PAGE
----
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The Three Burials of Melquiades Estrada (DVD)

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As non-conforming and singular as it’s director (Tommy Lee Jones, making his feature directorial debut, he directed a telemovie a few years back called “The Good Ol’ Boys”), but as brilliant too, “The Three Burials of Melquiades Estrada” is the ultimate in anti-Hollywood: staggeringly unflashy, hugely character-driven, widely open to construal, and ultimately, agreeably real.


Tommy Lee Jones, Barry Pepper, Julio César Cedillo, January Jones, Dwight Yoakam, Melissa Leo

It’s long, vague, perplexing, striving and hasty – but don’t let a silly little thing like a ‘movie title’ put you off (though, I bet it does) a perfectly good movie.

As non-conforming and singular as it’s director (Tommy Lee Jones, making his feature directorial debut, he directed a telemovie a few years back called “The Good Ol’ Boys”), but as brilliant too, “The Three Burials of Melquiades Estrada” is the ultimate in anti-Hollywood: staggeringly unflashy, hugely character-driven, widely open to construal, and ultimately, agreeably real.

If mullet-haired Tom Hanks cracking puzzle books bored, Wolverine’s claws were too blunt, and “Mission: Impossible” just ‘too much Cruise’, then you’ll appreciate this one. It’s a solid film indeed. The performances are amazingly good; the locations are exquisite, and its message – as inspiring as they are unexpected.

A whodunit-of-sorts, the film stars Jones as a ranch foreman honouring his late friend, illegal immigrant Melquiades (Julio César Cedillo), appeal to be buried in his native Mexico should he give up the ghost in Texas. Meantime, one of the new Border Patrol boys (Barry Pepper) is about to get to know the late man, a hell of a lot better.

As you’ll have worked out for yourself, I don’t want to give up too much about the film. Part of its appeal is letting the story unfold for itself.

As a director, Jones is surprisingly proficient – showing both creativity and nads behind the lens, at times shooting sequences that would turn John Sayles or Sam Peckinpah to mush. He always puts the story before anything else (unlike a lot of the films he’s been in himself), and the film is better for it. He might have worked harder on the first act (the back-forward shift between ‘then’ and ‘now’ may be confusing to some viewers), might’ve humanized the villain a tad more, and possibly retained the same tone for the overall picture (in contrast to switching from thriller to black comedy, three quarters the way through), but overall, it’s a terrific debut.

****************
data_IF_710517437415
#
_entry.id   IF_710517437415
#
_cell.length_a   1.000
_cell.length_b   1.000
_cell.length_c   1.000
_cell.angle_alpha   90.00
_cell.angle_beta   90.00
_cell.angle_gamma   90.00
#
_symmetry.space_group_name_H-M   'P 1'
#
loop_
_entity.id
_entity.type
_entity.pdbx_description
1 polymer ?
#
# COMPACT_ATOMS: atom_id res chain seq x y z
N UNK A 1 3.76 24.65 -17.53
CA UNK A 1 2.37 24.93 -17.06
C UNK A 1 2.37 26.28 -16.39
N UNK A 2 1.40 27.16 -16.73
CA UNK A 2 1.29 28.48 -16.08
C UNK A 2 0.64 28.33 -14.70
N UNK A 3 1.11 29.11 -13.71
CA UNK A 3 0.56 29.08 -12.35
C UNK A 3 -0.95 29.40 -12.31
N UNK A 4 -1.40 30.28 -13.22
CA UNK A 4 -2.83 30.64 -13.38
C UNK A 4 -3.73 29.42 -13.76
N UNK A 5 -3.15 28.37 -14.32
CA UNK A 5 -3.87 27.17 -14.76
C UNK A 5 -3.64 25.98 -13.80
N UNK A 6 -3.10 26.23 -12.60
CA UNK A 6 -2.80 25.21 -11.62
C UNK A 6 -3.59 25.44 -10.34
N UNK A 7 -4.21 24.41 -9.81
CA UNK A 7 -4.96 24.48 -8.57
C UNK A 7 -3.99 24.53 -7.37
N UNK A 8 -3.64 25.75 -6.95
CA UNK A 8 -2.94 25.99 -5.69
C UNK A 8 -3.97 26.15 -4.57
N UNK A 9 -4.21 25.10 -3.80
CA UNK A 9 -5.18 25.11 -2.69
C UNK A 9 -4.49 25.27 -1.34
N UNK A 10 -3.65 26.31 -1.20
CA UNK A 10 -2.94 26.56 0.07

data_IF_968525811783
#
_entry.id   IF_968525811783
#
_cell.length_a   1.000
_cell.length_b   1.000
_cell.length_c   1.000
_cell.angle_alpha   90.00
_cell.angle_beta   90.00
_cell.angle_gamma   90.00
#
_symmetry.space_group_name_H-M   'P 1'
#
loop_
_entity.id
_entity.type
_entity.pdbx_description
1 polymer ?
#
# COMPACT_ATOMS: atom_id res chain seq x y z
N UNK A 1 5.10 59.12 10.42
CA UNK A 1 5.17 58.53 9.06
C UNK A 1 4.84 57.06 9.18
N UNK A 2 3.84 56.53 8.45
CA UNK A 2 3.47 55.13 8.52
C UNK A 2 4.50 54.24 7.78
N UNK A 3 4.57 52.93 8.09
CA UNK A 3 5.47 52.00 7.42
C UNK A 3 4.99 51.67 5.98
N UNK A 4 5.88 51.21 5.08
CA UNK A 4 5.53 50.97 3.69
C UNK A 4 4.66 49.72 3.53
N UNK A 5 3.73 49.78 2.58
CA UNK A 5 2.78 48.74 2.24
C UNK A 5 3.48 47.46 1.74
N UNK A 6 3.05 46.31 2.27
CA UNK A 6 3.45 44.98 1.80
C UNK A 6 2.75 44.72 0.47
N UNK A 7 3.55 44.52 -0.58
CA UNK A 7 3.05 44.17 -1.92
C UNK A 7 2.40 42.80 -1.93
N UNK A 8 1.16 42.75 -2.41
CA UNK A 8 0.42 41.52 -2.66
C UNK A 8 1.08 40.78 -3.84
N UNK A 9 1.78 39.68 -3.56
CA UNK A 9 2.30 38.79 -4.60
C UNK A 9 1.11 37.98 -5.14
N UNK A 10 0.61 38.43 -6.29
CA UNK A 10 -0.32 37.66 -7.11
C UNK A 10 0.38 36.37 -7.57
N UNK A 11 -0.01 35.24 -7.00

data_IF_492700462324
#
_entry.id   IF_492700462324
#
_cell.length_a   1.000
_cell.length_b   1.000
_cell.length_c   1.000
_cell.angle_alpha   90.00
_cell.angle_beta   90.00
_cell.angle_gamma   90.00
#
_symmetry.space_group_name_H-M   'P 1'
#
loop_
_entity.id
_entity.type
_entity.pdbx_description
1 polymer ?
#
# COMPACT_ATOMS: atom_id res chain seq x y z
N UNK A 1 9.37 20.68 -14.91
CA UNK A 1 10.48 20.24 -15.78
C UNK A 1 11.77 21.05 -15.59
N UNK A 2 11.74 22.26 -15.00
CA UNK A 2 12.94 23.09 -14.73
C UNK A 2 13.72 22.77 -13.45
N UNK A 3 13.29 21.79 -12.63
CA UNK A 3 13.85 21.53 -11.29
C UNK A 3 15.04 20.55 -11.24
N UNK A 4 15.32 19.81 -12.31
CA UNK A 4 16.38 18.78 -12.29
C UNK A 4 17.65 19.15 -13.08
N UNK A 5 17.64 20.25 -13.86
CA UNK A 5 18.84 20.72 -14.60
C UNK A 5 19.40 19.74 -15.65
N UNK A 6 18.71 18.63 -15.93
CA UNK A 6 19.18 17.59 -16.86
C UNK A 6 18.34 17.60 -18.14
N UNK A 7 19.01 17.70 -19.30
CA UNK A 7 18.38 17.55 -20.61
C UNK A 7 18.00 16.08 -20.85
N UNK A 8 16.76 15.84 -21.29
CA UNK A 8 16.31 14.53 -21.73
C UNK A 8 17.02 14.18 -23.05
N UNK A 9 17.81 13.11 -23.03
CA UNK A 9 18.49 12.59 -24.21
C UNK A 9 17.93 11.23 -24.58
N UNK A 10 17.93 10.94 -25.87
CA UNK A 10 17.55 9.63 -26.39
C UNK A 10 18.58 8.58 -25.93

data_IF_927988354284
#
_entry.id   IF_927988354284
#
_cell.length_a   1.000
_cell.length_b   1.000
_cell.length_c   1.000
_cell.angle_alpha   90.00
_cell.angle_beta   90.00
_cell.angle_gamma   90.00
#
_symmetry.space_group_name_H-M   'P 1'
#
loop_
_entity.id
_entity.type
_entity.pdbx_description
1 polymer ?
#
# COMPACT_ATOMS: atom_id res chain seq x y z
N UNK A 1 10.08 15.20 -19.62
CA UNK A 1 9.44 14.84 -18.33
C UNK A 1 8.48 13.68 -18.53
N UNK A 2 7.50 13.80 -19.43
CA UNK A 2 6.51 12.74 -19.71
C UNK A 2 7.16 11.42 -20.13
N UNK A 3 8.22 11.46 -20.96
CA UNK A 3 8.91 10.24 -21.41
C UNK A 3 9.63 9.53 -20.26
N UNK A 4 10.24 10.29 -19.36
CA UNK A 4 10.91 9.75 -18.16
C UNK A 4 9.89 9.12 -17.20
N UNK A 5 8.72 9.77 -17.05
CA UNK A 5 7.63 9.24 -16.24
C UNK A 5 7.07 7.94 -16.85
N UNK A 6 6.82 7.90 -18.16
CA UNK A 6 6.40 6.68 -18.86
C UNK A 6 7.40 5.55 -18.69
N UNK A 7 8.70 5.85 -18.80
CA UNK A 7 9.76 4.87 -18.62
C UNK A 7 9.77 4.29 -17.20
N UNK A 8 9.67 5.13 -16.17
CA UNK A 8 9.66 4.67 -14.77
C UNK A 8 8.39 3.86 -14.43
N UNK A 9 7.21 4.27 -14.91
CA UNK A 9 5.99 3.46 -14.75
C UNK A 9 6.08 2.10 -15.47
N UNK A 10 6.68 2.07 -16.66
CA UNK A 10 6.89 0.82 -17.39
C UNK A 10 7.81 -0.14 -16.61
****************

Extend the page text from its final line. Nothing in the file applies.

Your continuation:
They don’t make ‘em like they use to – something Tommy Lee Jones obviously agrees with. If you can’t the stand the embarrassment of trying to pronounce the title to the cashier, buy yourself a ticket.

The Zone 4 DVD is actually pretty damn good, especially compared to the release that some of the other territories received. Among the extras are a making-of, a bit on the soundtrack, interviews, deleted scenes, footage from the premiere and a commentary by Tommy Lee Jones, Dwight Yoakam and January Jones. The track isn’t the best; in fact it’s a bit dull. There’s too much dead-air between topics of conversation to really captivate you, and consequently, the trio have little to offer besides back-slapping each other on a “job well done”.

Rating:
Reviewer : Clint Morris

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About Caffeinated Clint

The writer/publicist/producer who wears the editor hat on Moviehole. Favorite films include "Say Anything...", "The Hunt for Red October", "Jerry Maguire", "Almost Famous", "Die Hard", "The Girl With The Dragon Tattoo", "Young Guns", "American Psycho", "Back to the Future" and the "Star Wars" series.
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